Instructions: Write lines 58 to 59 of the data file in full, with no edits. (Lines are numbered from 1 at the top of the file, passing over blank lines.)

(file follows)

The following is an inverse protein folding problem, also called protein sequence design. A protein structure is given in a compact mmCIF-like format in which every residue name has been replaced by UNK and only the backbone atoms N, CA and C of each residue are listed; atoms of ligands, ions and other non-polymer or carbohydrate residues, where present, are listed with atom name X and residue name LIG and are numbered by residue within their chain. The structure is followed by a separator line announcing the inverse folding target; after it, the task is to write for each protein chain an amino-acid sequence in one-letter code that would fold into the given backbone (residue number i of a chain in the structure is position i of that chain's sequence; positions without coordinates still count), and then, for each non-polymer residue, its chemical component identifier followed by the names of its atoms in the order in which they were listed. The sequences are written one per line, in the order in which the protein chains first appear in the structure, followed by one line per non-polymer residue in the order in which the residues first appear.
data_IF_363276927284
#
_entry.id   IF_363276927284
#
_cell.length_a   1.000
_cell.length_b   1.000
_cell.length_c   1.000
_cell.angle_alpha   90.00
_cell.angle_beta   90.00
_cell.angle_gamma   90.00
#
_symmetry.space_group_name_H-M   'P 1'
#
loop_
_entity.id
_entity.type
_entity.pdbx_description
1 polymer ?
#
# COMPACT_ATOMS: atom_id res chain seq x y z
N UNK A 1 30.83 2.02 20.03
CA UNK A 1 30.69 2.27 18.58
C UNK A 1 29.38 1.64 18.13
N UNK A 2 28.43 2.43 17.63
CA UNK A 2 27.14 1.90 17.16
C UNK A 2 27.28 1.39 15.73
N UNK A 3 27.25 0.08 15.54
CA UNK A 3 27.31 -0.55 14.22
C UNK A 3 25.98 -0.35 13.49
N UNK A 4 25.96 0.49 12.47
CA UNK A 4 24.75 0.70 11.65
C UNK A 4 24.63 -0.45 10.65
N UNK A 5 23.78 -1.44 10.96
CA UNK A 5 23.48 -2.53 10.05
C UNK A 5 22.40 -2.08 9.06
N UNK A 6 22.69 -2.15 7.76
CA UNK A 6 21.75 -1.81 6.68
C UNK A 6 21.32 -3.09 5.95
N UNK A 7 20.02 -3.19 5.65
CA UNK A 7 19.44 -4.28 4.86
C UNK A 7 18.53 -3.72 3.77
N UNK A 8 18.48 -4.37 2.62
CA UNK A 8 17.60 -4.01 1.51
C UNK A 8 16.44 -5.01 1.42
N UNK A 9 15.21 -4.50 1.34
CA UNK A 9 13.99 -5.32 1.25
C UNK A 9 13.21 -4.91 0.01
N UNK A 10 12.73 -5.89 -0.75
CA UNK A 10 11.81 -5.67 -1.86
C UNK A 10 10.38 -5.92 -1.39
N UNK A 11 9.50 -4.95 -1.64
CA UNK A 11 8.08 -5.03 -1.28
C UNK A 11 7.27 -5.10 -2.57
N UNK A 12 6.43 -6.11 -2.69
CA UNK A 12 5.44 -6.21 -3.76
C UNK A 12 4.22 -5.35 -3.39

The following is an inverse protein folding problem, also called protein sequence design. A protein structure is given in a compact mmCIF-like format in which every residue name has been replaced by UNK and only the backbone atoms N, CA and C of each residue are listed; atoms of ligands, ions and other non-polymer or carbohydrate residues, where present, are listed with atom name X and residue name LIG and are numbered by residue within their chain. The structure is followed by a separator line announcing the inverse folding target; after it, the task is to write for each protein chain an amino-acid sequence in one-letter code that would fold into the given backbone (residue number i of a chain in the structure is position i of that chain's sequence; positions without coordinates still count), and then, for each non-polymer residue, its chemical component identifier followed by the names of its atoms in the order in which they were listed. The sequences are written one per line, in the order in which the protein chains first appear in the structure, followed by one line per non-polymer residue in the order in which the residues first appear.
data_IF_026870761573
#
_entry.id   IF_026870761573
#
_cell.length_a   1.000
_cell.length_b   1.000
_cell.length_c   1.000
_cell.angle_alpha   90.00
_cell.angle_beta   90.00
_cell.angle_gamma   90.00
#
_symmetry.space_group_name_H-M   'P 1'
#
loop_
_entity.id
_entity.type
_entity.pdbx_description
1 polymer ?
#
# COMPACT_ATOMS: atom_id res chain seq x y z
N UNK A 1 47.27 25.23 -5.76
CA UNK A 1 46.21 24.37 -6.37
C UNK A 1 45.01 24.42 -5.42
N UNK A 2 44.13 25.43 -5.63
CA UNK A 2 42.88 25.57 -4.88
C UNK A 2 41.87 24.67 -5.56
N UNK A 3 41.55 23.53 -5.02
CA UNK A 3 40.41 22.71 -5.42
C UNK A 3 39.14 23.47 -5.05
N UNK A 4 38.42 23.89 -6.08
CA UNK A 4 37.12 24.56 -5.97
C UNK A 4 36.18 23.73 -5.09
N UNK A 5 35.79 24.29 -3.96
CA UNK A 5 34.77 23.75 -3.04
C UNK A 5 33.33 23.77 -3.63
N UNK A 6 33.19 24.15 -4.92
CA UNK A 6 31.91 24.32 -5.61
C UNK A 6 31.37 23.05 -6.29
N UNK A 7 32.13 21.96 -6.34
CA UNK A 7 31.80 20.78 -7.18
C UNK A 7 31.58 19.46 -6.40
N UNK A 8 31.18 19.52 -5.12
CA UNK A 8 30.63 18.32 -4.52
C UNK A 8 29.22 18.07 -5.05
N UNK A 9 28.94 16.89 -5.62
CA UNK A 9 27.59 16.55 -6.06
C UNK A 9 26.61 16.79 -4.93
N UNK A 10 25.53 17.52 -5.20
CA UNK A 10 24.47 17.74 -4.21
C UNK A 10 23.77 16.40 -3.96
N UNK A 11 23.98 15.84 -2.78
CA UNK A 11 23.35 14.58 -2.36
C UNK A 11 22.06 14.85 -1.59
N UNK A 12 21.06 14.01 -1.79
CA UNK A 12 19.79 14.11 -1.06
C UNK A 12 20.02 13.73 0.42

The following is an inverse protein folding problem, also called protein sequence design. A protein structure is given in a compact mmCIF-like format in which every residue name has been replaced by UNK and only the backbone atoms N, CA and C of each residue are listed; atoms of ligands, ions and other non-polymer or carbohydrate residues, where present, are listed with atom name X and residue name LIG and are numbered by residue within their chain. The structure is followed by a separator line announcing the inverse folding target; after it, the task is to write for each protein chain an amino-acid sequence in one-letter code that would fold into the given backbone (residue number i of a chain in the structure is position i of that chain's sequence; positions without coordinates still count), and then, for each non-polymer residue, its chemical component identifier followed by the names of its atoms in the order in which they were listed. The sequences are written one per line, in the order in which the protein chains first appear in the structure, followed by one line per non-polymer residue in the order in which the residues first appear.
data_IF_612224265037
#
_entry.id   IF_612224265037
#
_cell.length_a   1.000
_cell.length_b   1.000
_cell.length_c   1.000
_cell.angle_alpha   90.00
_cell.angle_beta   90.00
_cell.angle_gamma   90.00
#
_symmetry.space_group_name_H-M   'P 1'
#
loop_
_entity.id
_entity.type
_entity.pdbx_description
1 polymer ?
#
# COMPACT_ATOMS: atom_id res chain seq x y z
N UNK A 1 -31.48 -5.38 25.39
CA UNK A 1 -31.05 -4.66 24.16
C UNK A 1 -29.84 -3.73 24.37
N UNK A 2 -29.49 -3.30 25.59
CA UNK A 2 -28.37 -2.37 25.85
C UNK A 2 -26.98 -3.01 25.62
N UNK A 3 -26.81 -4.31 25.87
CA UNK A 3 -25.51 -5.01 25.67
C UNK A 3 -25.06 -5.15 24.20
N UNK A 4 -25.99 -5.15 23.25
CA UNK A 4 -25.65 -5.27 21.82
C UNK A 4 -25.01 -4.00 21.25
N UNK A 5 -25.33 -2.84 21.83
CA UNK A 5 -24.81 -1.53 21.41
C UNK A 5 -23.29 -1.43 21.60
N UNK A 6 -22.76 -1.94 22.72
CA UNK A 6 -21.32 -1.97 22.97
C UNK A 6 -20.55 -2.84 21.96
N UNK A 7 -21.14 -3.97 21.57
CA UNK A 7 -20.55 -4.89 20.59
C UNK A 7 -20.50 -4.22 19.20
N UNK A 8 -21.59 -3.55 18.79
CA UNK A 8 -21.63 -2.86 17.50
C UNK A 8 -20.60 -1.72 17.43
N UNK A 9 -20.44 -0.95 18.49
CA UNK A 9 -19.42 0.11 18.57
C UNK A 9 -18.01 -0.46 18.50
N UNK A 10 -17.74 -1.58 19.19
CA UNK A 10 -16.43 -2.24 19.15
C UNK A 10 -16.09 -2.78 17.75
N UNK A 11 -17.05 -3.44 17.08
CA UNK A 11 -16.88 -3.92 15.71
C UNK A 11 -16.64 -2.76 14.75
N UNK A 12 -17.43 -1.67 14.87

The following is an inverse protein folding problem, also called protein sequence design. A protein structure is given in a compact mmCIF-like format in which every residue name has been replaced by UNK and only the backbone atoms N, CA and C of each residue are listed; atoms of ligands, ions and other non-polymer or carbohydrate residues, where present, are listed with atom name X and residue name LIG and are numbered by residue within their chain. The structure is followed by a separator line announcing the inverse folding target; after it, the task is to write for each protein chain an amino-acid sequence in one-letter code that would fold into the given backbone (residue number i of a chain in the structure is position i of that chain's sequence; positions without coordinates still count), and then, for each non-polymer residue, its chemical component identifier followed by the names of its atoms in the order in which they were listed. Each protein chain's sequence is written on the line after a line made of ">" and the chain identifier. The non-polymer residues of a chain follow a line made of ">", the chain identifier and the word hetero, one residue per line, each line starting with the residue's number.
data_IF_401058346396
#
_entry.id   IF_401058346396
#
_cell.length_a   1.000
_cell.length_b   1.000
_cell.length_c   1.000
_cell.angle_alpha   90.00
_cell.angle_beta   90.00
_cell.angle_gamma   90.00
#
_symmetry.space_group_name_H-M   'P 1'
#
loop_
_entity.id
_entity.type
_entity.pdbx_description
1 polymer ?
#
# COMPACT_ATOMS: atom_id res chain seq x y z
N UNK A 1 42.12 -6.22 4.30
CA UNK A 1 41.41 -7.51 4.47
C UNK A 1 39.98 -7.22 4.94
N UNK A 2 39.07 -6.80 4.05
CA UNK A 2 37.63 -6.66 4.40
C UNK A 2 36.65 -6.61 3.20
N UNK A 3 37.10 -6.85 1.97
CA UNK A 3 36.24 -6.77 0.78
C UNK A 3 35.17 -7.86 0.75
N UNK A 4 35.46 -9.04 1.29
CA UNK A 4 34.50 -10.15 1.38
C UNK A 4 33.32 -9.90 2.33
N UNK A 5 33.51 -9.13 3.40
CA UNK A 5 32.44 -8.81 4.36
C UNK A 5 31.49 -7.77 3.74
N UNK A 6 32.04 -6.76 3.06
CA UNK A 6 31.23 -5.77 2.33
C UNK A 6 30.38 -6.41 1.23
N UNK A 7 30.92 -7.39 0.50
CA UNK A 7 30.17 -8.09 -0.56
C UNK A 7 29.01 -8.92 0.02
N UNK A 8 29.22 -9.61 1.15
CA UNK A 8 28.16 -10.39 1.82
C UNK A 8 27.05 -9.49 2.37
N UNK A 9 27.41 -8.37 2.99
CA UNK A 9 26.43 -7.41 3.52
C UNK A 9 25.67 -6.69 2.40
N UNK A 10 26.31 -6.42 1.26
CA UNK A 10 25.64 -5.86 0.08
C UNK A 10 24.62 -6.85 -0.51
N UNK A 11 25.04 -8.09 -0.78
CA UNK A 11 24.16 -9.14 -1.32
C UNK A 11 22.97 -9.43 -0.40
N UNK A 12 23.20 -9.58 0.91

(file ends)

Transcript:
The following is an inverse protein folding problem, also called protein sequence design. A protein structure is given in a compact mmCIF-like format in which every residue name has been replaced by UNK and only the backbone atoms N, CA and C of each residue are listed; atoms of ligands, ions and other non-polymer or carbohydrate residues, where present, are listed with atom name X and residue name LIG and are numbered by residue within their chain. The structure is followed by a separator line announcing the inverse folding target; after it, the task is to write for each protein chain an amino-acid sequence in one-letter code that would fold into the given backbone (residue number i of a chain in the structure is position i of that chain's sequence; positions without coordinates still count), and then, for each non-polymer residue, its chemical component identifier followed by the names of its atoms in the order in which they were listed. The sequences are written one per line, in the order in which the protein chains first appear in the structure, followed by one line per non-polymer residue in the order in which the residues first appear.
data_IF_026870761573